The Chain Bridge

The Chain Bridge in Budapest is probably the most famous landmark of Budapest. This can be seen on a whole bunch of postcards, and it can almost be compared to the Charles Bridge in Prague. There is though a few differences as the Charles Bridge was built in the 14th century and the Chain Bridge was finished in 1849, more than 500 years later.

Before the Chain Bridge was constructed pontoon bridges existed, but as the winter came and the Danube froze to ice, the boats were removed, and people walked on the ice instead. Sometimes though, due to the melting of the Danube, people got stuck on the “wrong” side, not to pleasant if you had important business on the other side of the river.

The one who initiated the construction of the Chain Bridge was Istvan Széchenyi, a very rich man, who got fed up with not being able to cross the river whenever he wanted to (on a special occasion he wanted to visit his sick father, but could not reach him because of all the ice on the Danube, and none dared to bring him across the Danube). He not only initiated the construction of the Chain Bridge, but he also donated large amounts of money to the construction. As the Chain bridge was finished a tax needed to be paid by everyone crossing the bridge, and this was not a popular law. Someone in fact said that they would rather walk a couple of days, crossing the river somewhere else, than to pay the taxes to cross the bridge.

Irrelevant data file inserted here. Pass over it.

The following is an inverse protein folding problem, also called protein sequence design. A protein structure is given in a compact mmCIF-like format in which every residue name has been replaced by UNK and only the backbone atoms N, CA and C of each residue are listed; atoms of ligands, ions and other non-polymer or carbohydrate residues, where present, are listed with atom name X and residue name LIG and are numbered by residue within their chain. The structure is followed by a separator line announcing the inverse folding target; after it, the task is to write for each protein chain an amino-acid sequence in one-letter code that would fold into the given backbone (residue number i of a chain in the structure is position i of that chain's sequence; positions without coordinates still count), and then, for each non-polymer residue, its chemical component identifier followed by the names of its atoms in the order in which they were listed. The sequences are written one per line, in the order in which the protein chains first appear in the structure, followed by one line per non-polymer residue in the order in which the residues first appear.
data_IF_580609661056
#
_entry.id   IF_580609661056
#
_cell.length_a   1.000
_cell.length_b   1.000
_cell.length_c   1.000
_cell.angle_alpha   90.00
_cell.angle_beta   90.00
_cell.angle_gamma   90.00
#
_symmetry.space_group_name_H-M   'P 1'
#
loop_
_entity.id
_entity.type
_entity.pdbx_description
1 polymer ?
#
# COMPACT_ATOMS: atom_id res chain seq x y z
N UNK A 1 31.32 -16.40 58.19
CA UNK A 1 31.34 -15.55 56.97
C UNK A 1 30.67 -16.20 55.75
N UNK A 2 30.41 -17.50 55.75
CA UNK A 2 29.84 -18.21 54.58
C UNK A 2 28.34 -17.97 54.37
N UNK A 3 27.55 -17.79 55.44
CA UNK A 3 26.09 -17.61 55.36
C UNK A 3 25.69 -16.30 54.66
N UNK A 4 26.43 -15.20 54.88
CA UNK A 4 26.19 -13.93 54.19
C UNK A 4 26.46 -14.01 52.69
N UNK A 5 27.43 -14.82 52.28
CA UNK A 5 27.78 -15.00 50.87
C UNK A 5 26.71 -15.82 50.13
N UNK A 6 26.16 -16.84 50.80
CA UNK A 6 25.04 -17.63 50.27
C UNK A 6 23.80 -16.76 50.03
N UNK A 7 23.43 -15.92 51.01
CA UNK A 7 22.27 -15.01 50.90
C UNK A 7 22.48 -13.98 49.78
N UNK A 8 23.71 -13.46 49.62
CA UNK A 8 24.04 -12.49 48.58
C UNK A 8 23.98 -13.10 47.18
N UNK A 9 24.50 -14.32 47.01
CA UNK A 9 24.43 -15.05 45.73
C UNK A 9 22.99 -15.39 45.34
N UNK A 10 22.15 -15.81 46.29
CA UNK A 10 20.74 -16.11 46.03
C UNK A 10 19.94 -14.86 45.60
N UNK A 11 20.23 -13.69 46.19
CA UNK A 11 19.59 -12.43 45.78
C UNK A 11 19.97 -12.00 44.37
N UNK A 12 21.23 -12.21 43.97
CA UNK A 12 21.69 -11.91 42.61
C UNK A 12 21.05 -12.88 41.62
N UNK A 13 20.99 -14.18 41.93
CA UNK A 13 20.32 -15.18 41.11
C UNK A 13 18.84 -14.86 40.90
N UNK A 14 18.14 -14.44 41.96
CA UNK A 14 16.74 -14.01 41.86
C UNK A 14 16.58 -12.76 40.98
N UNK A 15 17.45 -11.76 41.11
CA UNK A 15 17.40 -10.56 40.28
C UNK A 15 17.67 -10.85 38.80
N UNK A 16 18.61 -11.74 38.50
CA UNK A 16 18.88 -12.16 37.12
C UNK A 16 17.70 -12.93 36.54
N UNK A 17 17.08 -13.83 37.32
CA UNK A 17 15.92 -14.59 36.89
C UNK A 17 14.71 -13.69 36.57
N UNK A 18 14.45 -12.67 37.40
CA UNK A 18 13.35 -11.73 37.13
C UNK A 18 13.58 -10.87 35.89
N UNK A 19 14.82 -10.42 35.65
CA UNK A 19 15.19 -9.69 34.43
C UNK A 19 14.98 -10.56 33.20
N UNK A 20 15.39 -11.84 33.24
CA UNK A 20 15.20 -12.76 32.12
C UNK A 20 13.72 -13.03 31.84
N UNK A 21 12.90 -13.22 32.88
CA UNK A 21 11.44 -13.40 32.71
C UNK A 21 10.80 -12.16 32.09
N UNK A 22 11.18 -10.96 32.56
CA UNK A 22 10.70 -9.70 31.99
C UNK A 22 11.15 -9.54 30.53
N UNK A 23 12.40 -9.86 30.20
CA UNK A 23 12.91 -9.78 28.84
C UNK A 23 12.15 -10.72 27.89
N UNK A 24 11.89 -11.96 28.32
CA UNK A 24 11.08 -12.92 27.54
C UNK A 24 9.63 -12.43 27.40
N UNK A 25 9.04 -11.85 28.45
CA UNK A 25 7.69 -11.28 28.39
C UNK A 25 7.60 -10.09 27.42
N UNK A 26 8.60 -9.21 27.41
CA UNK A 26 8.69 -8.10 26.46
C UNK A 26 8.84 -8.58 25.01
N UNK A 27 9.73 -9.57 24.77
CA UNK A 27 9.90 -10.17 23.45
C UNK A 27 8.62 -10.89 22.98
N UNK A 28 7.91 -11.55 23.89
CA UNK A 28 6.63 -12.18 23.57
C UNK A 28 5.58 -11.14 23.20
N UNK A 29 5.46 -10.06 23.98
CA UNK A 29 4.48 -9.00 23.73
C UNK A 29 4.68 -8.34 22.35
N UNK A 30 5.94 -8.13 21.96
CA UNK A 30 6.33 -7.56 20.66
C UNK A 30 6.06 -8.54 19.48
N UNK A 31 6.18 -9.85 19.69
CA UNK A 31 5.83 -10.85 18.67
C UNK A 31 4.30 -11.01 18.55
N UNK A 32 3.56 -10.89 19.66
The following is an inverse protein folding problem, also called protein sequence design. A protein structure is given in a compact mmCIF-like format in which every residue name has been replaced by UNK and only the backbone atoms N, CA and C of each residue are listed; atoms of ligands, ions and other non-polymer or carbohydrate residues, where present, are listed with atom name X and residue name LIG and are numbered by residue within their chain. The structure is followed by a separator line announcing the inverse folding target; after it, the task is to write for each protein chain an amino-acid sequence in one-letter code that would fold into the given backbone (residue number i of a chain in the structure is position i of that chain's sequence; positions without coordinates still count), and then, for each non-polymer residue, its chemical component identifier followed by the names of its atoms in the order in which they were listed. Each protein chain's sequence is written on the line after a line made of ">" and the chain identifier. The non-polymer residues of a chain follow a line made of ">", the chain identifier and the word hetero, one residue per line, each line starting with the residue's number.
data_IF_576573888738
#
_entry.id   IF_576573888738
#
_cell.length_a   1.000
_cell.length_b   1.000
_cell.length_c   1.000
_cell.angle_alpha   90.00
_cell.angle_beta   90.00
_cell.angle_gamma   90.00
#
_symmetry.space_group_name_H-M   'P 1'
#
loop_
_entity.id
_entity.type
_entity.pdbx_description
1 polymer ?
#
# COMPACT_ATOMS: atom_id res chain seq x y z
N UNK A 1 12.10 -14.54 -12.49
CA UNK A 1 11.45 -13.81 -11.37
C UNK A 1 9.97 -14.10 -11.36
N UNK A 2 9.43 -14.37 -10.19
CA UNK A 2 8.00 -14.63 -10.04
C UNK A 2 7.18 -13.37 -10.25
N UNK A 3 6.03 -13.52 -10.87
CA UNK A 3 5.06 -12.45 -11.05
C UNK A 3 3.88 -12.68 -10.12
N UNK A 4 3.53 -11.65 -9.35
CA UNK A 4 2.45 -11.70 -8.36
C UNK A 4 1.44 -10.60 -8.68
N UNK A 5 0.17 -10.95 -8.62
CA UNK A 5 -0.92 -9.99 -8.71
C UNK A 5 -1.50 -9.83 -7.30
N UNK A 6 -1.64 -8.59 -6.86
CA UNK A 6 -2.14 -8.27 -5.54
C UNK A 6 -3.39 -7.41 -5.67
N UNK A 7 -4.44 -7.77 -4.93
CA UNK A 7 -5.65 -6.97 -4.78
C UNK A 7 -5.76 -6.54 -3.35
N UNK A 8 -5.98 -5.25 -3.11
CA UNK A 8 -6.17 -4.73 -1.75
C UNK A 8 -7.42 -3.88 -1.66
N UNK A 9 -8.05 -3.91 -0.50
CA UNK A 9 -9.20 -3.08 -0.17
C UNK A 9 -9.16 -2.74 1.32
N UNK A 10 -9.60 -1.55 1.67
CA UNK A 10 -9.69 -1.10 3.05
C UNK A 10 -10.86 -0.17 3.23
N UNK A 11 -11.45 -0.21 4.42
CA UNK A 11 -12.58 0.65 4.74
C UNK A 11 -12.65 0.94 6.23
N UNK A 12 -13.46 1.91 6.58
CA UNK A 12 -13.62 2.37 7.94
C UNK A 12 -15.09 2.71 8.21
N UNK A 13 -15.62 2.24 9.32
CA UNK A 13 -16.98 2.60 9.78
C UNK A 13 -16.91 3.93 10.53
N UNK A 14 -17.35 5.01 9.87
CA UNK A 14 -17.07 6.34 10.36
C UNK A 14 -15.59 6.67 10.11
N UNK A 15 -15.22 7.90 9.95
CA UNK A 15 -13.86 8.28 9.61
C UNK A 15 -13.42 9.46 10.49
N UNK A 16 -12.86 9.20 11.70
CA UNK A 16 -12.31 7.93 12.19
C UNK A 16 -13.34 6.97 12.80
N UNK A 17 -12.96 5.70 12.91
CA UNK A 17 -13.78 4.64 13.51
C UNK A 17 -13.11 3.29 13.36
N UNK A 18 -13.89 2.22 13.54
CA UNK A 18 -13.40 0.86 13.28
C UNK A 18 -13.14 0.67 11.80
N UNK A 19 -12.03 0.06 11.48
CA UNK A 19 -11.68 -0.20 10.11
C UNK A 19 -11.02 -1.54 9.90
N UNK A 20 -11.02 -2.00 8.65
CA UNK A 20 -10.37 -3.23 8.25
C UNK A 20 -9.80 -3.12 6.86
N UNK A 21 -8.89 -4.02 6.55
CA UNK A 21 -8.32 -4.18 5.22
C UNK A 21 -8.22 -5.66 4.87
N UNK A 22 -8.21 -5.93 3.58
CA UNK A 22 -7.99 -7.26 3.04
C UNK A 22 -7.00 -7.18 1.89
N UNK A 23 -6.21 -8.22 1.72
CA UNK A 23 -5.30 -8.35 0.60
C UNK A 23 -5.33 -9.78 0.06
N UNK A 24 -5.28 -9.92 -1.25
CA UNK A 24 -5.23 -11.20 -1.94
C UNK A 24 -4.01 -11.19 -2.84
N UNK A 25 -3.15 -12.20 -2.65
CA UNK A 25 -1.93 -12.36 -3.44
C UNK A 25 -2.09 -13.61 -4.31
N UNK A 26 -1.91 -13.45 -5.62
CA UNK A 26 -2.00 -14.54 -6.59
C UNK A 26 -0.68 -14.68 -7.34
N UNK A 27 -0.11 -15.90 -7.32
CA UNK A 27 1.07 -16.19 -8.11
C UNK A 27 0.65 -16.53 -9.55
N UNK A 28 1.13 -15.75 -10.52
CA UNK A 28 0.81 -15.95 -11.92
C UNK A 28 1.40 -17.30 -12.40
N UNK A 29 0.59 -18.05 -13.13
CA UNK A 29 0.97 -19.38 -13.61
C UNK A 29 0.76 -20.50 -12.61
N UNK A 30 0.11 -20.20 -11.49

Budapest Chain Bridge by night

Budapest Chain Bridge by night

Destruction of the Chain Bridge

The bridge was just finished as the first order was given to destroy it. The Austrian who escaped towards the Buda hills, running away from the Hungarian freedom fighters, were ordered to bomb the bridge. Luckily they did not succeed, but less than 100 years later Budapest was not that lucky. The Chain Bridge was destroyed during the Second World War by the Germans, as they blew up all the bridges crossing the Danube, to make sure that the Communist army could not follow after them. The bridge was later rebuilt and finished for the 100 year anniversary in 1949.

During summertime the bridge is sometimes closed down on Sunday and an open air market can be found here.